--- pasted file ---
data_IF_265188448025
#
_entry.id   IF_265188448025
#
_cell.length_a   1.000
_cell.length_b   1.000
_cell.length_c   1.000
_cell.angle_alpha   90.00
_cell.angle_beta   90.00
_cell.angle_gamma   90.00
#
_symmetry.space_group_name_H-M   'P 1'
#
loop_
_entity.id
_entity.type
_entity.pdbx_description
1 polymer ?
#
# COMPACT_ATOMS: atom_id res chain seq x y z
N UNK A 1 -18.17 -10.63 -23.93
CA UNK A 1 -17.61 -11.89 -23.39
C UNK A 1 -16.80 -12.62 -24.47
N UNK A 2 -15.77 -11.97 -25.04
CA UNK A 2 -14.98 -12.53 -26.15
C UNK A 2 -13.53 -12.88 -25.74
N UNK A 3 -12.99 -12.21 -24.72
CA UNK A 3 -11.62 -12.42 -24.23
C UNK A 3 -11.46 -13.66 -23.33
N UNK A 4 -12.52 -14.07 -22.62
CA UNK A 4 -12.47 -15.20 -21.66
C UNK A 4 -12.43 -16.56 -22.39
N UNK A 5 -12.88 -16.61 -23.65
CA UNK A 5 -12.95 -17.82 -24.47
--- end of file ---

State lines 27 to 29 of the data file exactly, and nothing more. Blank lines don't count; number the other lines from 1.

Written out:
N UNK A 3 -12.99 -12.21 -24.72
CA UNK A 3 -11.62 -12.42 -24.23
C UNK A 3 -11.46 -13.66 -23.33